In 1940 Japanese researcher Michio Takaoka submitted his thesis for a graduate degree in which he described studies of plants with a folkloric history of having medicinal properties. Such studies involve the extraction, isolation and identification of compounds that may have biological activity. This is a complex and challenging project given that plants are veritable chemical factories, churning out hundreds of different substances. In his thesis, Takaoka described a compound he named “resveratrol” since it had been extracted from the roots of Veratrum grandiflorum (white hellebore) and had a molecular structure that incorporated the skeleton of a smaller molecule, resorcinol. Takaoka did not attribute any special properties to this compound and could not have imagined that resveratrol would one day be the subject of more than 20,000 research publications or that shelves in health food stores would sag under the weight of a multitude of bottles filled with resveratrol pills promising enhanced health and longevity.
Resveratrol research was more or less dormant until John Pezzuto’s group at the University of Illinois’ College of Pharmacy published a paper in 1997 entitled “Cancer Chemopreventive Activity of Resveratrol, a Natural product Derived from Grapes.” It was no surprise that linking the words “cancer,” “prevention” “grapes” and “resveratrol” generated a great deal of interest. After all, numerous epidemiological studies had shown that diets high in plant products are associated with a reduced risk of cancer, but researchers had been hard-pressed to identify the specific components responsible. There were some indications that glucoraphanin in cruciferous vegetables, epigallocatechin-3-gallate in green tea, curcumin in turmeric and lycopene in tomatoes may have cancer preventative effects and now resveratrol was set to join the list.
Resveratrol came to Pezzuto’s attention when searching for compounds that inhibit an enzyme known as “cyclooxygenase” which had previously been implicated in stimulating tumour growth and suppressing immune activity through the conversion of arachidonic acid in the diet to pro-inflammatory prostaglandins. A search of the published literature revealed that an extract of a plant collected in Peru (Cassia quinquangulata) was a potent inhibitor of cyclooxygenase and resveratrol was the active principle. This led to an investigation of the properties of this compound in cell cultures as well as in rodents with results demonstrating anti-cancer activity. Impressively, topical resveratrol reduced skin tumour incidence in mice that had been exposed to dimethylbenzanthracene, an established skin carcinogen.
Revelation of resveratrol’s anti-cancer effects triggered a cavalcade of studies that multiplied further when it was found to be present in red grapes and consequently in wine. Since wine had already been proposed as the answer to the paradox of why the French suffered a low incidence of heart disease despite a diet high in fat, resveratrol research expanded into its possible role in reducing the risk of cardiovascular disease. The concept of wine possessing special health properties was certainly appealing.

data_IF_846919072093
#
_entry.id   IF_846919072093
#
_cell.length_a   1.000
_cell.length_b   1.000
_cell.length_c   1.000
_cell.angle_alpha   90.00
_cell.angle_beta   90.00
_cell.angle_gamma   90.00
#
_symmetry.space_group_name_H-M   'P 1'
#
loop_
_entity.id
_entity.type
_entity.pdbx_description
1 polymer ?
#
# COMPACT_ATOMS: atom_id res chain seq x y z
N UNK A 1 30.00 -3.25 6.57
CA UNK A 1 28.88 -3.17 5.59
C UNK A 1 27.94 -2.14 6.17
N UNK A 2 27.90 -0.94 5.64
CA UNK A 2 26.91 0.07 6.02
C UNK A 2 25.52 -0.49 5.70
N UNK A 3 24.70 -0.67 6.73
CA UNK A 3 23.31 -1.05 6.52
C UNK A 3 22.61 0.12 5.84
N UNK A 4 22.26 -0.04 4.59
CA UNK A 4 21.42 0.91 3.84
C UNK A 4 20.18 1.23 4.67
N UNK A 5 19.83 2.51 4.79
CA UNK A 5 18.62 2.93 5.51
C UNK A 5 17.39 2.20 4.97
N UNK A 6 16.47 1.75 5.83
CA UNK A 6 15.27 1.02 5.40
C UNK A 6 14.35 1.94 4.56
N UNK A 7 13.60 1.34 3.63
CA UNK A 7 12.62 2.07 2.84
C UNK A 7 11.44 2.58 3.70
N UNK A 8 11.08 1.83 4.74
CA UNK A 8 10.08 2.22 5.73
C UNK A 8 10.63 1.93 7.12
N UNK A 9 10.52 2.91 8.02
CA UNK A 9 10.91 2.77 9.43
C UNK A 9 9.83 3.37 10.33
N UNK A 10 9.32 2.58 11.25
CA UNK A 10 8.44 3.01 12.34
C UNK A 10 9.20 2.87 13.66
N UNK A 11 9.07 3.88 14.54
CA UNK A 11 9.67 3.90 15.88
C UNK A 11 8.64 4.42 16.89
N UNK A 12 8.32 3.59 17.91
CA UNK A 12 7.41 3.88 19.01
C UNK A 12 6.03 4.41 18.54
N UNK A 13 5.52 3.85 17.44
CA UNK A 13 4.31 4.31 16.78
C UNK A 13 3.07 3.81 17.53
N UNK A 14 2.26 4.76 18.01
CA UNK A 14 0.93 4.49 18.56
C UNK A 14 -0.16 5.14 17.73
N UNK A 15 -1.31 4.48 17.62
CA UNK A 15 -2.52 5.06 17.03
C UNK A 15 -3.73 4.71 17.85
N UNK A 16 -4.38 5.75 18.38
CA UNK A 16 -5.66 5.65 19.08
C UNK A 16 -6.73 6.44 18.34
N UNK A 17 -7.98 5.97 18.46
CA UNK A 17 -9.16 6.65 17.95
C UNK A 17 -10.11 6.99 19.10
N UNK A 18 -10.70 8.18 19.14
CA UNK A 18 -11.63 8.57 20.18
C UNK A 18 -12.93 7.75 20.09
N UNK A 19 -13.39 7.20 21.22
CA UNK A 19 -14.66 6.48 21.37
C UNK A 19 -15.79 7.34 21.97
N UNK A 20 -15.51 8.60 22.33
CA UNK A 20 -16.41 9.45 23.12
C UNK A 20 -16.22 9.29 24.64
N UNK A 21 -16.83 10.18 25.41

Interest in resveratrol received a further boost when Harvard geneticist David Sinclair discovered that yeast, worms and fruit flies had their lifespan extended when treated with the compound. The plot thickened further when he went on to show that mice fed a high-fat diet that incorporated 22 mg/kg resveratrol had a 30% lower risk of death than their colleagues on the same diet with no resveratrol.
The mice experiments were great ammunition for supplement producers since such a dose of resveratrol was not available from food or wine. Red wine contains less than 2 mg per 150 ml, meaning that a person would have to consume about a hundred bottles of wine to approach the amount of resveratrol fed to the mice. Even dedicated oenophiles would rebel at that prospect. Foods such as peanuts, berries and cocoa powder also contain resveratrol, as vigorously pointed out by marketers who obviously shy away from mentioning that the amounts in such products are insignificant when compared with the dosages used in experiments that have shown some potential benefit.
Supplement sales really took off when prices dropped with the discovery that the Japanese knotweed was a rich source of resveratrol. Marketers’ pockets may have swelled with profits but there has been no parallel swelling of evidence reported in the scientific literature. More than 20,000 papers later, in spite of the plethora of laboratory and animal studies, human clinical trials, and speculation about theoretical mechanisms of action, it is still not possible to say yay or nay about taking resveratrol supplements. On the positive side, there have been no safety issues with doses as high as 5 grams. That’s comforting because if there is to be any beneficial effect from resveratrol, it will have to come from supplements. At some point, I wish we could end such articles with something other than “more research is needed,” but unfortunately this is not that time. As far as that glass of wine with supper goes, there is a good reason for drinking it. The taste. And the pleasant after-effects.